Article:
Change is afoot for Asian food importers. As the demand for Asian food products increases, Asian food importers are shifting from the use of dry bulk cargo ships to container ships. This way, they can import smaller amounts at a cheaper rate per ton.
Typically, Asia commodities have been exported by bulk carriers, which can hold up to 70,000 tons of cargo. Now, as China’s demand for a higher protein and dairy diet has increased, the shipping industry is looking to fill empty containers once they have offloaded their goods in other countries. They’d like to offer competitive rates for shipping agricultural products back to Asia. Southeast Asian ports do not necessarily have the infrastructure for bulk receiving, so smaller transporters are seeing more opportunity. In addition, smaller containers require less working capital and allow more operational flexibility.
The U.N. Food and Agriculture Organization says that China is expected to bypass the European Union as the top pork users in the world, on a per capita basis by the year 2022. Additionally, there will be an expected increase in dairy product consumption by 38 percent.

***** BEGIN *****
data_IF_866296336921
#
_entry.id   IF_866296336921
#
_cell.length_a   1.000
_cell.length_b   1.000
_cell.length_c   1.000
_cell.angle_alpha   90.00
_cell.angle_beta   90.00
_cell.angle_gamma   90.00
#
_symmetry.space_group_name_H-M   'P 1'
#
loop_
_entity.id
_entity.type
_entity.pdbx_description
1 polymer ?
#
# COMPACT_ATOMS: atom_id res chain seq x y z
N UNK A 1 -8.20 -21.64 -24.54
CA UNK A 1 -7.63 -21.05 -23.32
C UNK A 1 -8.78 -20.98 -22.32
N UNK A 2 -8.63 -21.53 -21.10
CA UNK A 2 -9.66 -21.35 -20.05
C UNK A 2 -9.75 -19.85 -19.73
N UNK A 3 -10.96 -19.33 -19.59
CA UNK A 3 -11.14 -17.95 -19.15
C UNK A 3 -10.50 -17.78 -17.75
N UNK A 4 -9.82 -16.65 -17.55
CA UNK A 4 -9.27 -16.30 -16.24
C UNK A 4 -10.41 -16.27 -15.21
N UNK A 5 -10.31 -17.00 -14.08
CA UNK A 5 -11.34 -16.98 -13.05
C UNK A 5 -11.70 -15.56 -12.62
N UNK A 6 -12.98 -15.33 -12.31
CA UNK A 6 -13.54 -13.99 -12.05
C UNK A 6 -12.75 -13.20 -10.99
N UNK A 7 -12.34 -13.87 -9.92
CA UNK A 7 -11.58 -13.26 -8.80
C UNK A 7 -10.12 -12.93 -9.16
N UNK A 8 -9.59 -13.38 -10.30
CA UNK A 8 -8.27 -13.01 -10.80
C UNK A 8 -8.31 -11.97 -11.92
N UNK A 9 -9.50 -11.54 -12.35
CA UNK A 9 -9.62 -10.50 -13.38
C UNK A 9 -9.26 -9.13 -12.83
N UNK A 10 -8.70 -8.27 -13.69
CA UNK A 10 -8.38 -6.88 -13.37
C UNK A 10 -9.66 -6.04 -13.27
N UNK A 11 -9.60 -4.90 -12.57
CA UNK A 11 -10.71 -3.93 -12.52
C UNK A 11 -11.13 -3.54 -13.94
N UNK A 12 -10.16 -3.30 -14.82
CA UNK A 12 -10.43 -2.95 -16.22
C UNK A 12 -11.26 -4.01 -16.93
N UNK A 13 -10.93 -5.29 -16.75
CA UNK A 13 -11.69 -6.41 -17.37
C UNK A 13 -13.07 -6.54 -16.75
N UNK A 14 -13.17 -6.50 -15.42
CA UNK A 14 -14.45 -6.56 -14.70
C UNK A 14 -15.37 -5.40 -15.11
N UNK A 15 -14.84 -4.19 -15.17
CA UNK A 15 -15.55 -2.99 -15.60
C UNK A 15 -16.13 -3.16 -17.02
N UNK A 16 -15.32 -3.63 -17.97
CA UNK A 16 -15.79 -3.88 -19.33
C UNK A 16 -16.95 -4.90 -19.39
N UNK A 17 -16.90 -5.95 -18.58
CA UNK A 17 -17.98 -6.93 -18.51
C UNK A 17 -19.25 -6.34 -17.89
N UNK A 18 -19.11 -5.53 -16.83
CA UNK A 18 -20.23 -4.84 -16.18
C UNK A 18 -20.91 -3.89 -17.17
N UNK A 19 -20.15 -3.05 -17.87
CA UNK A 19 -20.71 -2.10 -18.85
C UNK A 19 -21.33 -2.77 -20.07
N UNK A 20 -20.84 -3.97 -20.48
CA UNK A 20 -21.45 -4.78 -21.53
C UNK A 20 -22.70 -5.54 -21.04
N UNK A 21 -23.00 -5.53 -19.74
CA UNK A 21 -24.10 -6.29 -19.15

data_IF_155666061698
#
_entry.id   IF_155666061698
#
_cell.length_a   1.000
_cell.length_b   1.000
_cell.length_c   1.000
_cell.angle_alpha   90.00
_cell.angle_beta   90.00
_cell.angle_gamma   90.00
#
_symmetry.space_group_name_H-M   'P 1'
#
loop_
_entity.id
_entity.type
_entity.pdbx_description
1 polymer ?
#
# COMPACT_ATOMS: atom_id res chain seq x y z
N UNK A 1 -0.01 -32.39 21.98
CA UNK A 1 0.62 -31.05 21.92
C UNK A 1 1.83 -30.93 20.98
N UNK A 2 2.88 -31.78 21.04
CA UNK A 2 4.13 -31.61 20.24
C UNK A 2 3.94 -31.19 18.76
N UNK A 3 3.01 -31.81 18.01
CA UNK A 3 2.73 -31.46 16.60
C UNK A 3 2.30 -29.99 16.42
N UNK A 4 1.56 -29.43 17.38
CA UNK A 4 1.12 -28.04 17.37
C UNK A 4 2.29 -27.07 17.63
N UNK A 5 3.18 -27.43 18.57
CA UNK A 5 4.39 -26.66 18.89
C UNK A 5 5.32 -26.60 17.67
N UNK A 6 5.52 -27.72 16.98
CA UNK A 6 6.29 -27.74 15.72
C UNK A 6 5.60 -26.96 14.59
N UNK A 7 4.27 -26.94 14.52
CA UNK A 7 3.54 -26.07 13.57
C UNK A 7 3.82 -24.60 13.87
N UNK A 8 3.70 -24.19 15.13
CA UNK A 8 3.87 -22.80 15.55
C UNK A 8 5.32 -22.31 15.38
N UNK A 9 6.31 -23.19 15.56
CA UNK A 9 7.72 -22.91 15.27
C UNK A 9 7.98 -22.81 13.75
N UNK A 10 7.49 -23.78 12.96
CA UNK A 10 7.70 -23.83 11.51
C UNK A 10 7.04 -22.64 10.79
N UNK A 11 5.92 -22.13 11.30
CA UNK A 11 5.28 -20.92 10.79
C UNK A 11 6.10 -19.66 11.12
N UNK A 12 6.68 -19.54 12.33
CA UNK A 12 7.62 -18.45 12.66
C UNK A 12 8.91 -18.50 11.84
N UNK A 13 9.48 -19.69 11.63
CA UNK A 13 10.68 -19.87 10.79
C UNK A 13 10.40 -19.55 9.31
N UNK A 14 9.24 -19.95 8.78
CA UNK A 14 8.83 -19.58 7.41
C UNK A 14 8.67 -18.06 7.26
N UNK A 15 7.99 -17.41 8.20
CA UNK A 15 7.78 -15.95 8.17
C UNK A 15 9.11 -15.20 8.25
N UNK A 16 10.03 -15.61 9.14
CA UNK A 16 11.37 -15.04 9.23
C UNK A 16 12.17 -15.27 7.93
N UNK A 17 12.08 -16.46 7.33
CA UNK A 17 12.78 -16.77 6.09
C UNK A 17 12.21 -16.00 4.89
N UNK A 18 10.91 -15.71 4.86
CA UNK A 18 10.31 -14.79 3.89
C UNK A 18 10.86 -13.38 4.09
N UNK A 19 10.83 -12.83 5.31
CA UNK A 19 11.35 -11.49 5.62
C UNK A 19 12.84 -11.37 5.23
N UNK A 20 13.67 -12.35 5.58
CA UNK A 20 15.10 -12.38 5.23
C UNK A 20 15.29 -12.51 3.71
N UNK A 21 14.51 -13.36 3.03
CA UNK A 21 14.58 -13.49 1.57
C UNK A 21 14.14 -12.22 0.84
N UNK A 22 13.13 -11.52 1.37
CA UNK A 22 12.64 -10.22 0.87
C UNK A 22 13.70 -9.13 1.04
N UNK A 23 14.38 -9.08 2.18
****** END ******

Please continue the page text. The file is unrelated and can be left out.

Since the year 2006, United States containerized grain exports have more than doubled to Asia, up to 470,832 TEUs. And this is just in the first 10 months of 2013, which is a 10 percent increase year-over-year, says the US. Department of Agriculture’s data.
If there is going to be future growth in food transportation by containers, it is going to depend in large part on what the global demand for Asian manufactured goods is. The higher the demand, the more empty containers that will be available for exports back to China.
April has been working with Penn Intermodal’s Sales and Operations teams to educate clients on the benefits of leasing chassis for bulk liquid storage and transport since 2012.